Monday, March 31, 2008

Poetry Monday

Why a Poetry Monday?
Because April is National Poetry Month.

(Yes, I know that today is the last day of MARCH, but tomorrow is April. And I'm all geared up to do something for Nonfiction Monday. Besides, Poetry books are filed in the nonfiction area of public libraries. Nuff said.)

What a great picture book story of a dog out for a romp, gets caught in a rainstorm, has to share shelter with a CAT!
Wait a minute.
Take a closer look.
Every object either is made up of words or contains words describing itself.

You could take hours "reading" each page.
Page one = one crow/ one butterfly/ one wisp of cloud/ and on the bottom of the page is SIDEWALK POURED ROCK FLAT GRAY FOOT WAY TRAMPED-ON NOT-LAWN PARKING LOT HOT SPOT,BLACK TAR MULTICAR, HARD FLAT WELCOME MAT.

Whew! Lots more reading there than expected.

Dog appears. Cloud gets larger. Cat appears. Two crows, cawing. And each object is made up of words describing itself. Along the bottom of the two-page spread, grass describes itself. (and on later pages, complains about getting wet)

Watch that cloud turn into a thunderstorm, describing itself as it forms. (I refused to read every word/drop of rain to my child, sorry.)

You would think the tree would stay the same throughout the story, so you could skip reading it, but no. Trees react to storms, too.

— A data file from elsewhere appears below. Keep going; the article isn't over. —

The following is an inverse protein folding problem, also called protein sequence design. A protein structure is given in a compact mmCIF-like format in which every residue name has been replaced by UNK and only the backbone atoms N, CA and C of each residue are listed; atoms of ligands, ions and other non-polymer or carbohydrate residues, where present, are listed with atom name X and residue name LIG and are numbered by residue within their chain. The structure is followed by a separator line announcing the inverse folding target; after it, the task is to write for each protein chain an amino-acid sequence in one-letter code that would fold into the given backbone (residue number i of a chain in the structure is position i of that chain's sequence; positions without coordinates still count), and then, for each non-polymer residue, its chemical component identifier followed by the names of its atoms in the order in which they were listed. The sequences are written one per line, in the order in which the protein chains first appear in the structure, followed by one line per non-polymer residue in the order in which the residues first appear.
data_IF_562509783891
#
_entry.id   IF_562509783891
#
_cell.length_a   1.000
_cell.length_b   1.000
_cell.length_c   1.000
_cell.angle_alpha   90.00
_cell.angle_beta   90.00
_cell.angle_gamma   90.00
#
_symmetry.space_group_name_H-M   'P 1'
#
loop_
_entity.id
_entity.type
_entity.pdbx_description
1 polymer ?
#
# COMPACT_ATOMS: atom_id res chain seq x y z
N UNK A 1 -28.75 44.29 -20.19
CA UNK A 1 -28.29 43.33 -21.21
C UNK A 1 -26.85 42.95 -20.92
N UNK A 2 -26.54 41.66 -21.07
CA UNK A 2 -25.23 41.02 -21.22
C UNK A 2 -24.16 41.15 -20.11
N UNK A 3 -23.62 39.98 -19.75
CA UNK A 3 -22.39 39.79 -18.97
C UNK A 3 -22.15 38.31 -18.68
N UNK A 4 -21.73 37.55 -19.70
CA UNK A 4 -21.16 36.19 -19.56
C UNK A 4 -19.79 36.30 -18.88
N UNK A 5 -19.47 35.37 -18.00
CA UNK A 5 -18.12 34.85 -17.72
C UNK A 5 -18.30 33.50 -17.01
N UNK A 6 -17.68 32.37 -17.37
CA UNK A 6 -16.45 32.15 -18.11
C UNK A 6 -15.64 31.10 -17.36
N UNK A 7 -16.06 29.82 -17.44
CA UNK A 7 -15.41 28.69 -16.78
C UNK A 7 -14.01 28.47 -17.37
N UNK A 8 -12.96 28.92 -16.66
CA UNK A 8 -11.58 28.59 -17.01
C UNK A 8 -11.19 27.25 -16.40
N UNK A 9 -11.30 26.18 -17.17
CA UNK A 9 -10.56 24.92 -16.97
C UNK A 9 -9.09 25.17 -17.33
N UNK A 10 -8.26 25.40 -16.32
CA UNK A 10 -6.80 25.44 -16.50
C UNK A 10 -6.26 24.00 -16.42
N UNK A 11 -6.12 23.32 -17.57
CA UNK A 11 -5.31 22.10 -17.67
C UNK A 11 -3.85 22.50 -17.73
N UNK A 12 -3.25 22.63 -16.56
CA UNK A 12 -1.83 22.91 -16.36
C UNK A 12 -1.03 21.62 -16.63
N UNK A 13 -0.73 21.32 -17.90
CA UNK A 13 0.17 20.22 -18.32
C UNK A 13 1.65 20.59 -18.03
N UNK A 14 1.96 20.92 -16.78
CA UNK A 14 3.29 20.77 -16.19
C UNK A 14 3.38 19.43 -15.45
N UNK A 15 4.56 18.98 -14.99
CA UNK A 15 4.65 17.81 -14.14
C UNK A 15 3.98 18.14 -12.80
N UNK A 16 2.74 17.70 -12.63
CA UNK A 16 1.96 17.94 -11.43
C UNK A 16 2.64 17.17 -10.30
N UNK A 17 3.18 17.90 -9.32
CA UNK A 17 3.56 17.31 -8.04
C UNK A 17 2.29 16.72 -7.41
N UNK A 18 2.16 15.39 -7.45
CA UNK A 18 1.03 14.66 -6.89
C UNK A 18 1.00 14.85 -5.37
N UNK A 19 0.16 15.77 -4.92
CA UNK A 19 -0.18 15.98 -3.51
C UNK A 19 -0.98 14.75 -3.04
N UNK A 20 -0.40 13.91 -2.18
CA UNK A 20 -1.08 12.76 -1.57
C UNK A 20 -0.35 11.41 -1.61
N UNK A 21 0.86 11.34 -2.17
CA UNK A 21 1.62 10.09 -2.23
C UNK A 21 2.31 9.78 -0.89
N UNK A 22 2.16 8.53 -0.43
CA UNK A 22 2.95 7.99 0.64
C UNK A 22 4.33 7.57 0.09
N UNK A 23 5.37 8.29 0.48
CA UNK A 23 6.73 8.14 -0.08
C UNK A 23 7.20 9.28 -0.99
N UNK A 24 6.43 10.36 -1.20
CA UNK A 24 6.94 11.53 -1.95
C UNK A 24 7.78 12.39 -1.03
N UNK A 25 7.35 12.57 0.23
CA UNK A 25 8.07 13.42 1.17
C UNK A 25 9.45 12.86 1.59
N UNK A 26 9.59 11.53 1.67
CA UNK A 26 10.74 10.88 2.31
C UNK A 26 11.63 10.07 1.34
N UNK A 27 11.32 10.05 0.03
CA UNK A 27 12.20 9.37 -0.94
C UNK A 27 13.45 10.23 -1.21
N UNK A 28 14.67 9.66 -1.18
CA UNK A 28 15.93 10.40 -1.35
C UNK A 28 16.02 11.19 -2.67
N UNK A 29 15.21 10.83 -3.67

Watch the ladybugs.
Watch the ants.

Looks like an easy picture book story, but isn't.
It's Concrete Poetry. J 811.54
You and a child can spend hours with this book.

For more Nonfiction Monday links, click here.

Friday, March 28, 2008

Editor gives writing advice

Some of the best writing advice I've seen lately is on Cheryl Klein's Blog right here.

Among the articles about writing she has posted is this:
Finding a Publisher and Falling in Love: A Convivial Comparison

Many of her gems of advice are copies of speeches she has made at various writer's conventions.
(Check out the "Picture Book Cookie" one.)

And if you're not sure just who she is -- she was the continuity editor for Harry Potter books, and also edits other books in her job as assistant to Arthur Levine at Scholastic.


Monday, March 24, 2008


Workshop, written by Andrew Clements and Illustrated by David Wisniewski (winner of the Caldecott Medal for Golem), published by Clarion, 1999.